Wednesday, 30 September 2015 09:29

Netflix made the rock and roll star

Written by  Steve Miller
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ft. Electric Citizen & Satan’s Satyrs
The Pyramid Scheme, Grand Rapids
Oct. 10, 7 p.m.
$20 advance, all-ages, (616) 272-3758

In the ’80s and ’90s, music videos were breaking bands large, the tail wildly wagging the dog.

Flash forward to 2011, when Last Days Here, a 91-minute video that would be available to anyone with a Netflix account, turned Pentagram, a band that had toiled in obscurity since the ’70s, into a cultish phenomenon.

The documentary had little to do with music but instead with the twisted, crack-addled ramblings of Bobby Liebling, Pentagram vocalist and a classic coulda/shoulda star since he started in 1971.

He speaks through sometimes cocaine-frozen lips as he tries to explain his life in the movie. The cruel irony is that it took that tortured existence to get Pentagram on the map.

“When that came out, it won awards and became fairly mainstream and increased the attention to us,” noted guitarist Victor Griffin, who has been in and out of the band since the 80s. Even though the documentary is mostly about Liebling, he said “it’s only been since then that we can say we are making a living on Pentagram.”

For his part, Griffin, a metal journeyman whose sounds and skills merit Iommi-like worship, has done four different tours of duty with Pentagram, including this tour to support the latest, Curious Volume, which makes fellow stoner rockers look like pikers.

It always comes back to Liebling, the mercurial vocalist whom he first met in the early ’80s, when he was trying to put a band together after moving from his native Tennessee to Virginia. They called it doom rock but to most folks it was Black Sabbath.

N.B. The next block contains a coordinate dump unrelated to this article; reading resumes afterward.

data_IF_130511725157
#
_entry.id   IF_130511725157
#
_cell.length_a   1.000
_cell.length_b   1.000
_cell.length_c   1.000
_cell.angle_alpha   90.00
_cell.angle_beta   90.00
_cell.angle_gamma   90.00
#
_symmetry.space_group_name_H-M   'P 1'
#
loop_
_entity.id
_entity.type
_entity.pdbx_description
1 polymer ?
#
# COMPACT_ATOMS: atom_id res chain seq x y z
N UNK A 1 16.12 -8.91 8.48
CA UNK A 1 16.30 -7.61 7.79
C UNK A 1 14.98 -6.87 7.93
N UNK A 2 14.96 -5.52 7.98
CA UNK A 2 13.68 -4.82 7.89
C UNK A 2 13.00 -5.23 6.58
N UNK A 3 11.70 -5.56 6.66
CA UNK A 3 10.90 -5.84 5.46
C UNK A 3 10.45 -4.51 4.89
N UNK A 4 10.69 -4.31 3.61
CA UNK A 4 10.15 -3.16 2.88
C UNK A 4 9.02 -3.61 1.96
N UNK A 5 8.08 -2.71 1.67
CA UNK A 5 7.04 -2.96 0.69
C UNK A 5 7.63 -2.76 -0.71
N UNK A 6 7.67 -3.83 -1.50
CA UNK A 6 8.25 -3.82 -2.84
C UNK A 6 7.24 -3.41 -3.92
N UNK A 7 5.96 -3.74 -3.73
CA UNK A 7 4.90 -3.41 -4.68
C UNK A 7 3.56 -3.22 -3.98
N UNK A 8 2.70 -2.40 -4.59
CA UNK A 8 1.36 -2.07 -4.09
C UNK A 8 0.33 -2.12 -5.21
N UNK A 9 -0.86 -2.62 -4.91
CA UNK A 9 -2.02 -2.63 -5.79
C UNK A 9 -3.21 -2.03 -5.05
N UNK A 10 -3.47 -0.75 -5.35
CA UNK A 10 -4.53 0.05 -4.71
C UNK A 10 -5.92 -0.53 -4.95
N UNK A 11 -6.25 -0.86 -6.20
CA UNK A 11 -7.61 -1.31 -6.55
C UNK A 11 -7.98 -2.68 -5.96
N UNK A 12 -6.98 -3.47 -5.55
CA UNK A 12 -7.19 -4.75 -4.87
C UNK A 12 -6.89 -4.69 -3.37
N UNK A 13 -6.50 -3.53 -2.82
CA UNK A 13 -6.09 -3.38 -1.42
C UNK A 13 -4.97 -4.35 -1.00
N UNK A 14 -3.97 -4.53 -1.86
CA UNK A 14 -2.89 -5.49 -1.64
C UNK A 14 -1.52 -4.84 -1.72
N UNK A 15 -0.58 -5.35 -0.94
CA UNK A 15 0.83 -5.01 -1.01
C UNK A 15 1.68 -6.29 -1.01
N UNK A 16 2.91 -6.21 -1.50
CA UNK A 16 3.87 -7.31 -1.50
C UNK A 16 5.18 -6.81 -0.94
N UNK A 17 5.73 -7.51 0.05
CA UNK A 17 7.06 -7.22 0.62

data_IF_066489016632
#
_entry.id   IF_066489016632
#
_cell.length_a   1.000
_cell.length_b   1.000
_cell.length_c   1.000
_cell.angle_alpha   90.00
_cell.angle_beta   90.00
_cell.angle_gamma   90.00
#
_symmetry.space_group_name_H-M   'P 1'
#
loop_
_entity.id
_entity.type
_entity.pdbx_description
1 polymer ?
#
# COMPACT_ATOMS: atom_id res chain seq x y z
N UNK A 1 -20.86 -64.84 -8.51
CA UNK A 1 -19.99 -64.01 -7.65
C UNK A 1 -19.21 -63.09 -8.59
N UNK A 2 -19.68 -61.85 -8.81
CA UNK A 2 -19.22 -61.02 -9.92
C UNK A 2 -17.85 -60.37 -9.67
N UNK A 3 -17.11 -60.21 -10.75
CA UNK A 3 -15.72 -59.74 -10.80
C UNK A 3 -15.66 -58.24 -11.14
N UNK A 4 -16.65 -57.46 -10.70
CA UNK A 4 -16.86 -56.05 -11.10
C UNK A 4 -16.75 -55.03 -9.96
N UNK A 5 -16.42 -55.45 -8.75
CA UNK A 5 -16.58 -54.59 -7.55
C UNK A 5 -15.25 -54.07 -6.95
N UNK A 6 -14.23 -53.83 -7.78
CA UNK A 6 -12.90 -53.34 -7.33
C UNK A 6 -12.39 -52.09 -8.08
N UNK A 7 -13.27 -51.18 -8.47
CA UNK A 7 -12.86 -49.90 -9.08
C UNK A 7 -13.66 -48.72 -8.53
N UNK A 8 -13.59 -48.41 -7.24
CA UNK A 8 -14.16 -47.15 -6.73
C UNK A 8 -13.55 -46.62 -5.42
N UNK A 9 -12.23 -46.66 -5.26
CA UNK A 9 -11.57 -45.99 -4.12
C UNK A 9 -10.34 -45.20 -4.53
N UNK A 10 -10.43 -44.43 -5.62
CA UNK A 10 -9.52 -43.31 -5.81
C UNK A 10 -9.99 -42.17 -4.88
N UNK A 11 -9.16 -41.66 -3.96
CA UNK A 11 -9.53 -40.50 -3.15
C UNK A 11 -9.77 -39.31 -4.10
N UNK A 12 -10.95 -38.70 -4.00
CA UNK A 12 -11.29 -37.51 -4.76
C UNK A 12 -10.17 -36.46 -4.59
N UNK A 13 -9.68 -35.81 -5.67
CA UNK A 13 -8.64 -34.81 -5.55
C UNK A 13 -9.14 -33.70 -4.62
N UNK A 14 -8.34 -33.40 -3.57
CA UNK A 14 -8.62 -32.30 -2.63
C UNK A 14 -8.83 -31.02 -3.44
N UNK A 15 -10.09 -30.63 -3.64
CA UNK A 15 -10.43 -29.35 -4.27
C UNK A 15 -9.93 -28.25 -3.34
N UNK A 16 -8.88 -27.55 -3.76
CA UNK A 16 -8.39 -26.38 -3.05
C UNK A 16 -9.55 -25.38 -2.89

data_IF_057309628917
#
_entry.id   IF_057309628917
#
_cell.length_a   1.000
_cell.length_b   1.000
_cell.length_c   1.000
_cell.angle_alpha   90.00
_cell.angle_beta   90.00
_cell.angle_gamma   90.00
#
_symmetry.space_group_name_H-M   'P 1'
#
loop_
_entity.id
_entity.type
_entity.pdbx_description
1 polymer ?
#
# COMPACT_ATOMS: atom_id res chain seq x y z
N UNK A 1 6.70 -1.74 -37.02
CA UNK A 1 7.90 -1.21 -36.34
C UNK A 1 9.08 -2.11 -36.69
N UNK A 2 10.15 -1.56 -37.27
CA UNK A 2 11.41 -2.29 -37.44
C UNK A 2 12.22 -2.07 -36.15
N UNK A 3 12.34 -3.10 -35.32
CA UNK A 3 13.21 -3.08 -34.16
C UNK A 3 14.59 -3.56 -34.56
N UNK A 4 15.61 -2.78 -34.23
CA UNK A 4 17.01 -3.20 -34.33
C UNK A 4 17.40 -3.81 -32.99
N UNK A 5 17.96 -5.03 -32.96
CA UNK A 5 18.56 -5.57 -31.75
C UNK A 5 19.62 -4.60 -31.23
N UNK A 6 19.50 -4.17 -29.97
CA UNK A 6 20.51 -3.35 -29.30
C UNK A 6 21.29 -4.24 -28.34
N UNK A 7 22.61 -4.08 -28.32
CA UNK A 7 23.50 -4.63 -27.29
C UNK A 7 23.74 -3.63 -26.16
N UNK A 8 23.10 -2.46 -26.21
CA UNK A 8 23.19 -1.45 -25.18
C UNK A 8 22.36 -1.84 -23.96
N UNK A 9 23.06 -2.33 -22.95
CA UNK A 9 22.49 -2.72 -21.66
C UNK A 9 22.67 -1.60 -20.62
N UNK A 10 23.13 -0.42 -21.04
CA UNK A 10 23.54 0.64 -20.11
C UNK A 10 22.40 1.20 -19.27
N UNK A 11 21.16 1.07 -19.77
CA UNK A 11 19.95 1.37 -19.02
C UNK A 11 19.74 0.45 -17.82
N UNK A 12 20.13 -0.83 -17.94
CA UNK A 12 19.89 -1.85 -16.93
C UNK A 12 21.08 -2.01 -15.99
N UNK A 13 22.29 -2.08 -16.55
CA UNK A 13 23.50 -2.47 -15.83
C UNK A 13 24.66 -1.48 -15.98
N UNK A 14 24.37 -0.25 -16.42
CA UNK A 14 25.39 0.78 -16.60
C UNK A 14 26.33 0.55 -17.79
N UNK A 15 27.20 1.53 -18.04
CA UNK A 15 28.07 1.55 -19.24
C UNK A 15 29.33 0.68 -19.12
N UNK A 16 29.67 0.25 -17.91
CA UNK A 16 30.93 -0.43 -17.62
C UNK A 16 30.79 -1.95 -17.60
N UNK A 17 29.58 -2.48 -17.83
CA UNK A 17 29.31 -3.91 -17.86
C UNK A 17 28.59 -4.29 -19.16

“We were looking for a singer and no one was doing this doom stuff,” Griffin said. But someone knew Liebling, a guy who lived in an apartment with his mom and dad. “He comes with a lot of baggage,” was the warning.

But when Griffin heard the voice, “that’s the guy,” he said.

“He’s this little guy and he talks with a small voice, but when he sings, it just comes out loud.”

Failed demos, conversations with industry honchos including Blue Oyster Cult managers Sandy Pearlman and Murray Krugman, first and second chances, excuses, and other screw-ups resulted in a band with a great sound and amazing songs to go under the radar for four decades.

Griffin has cranked a life in the trenches of the music industry with some fleeting success. But his identity is tied inextricably to Pentagram and the five studio albums he’s been part of that are invariably solid.

The story up to the documentary is a pretty basic tale of talent gone to waste and the timid world of corporate rock and roll.

Since beginning in 1971, Pentagram, with a number of names, has used 37 members. That includes exploding drummers. Liebling is the lone constant.

“I really didn’t think [the documentary] would help that much,” Griffin said. “Over the past 35 years we’ve dealt with so many high hopes and people saying they want to help us, and they would do this and that.”

He insists that the music, which is background stuff in the movie, merits the attention.

“Behind all the drama and the shock of seeing Bobby in that condition, if there wasn’t substance in the music, that movie would only take us so far.”

Instead, it has given them the distribution and sales that they have forever chased.

“We were both dying to get out on the road when we were in our 20s and 30s,” Griffin said. He’s now 53 and Liebling is 61. “We thought by now we would be past the age of doing that.”

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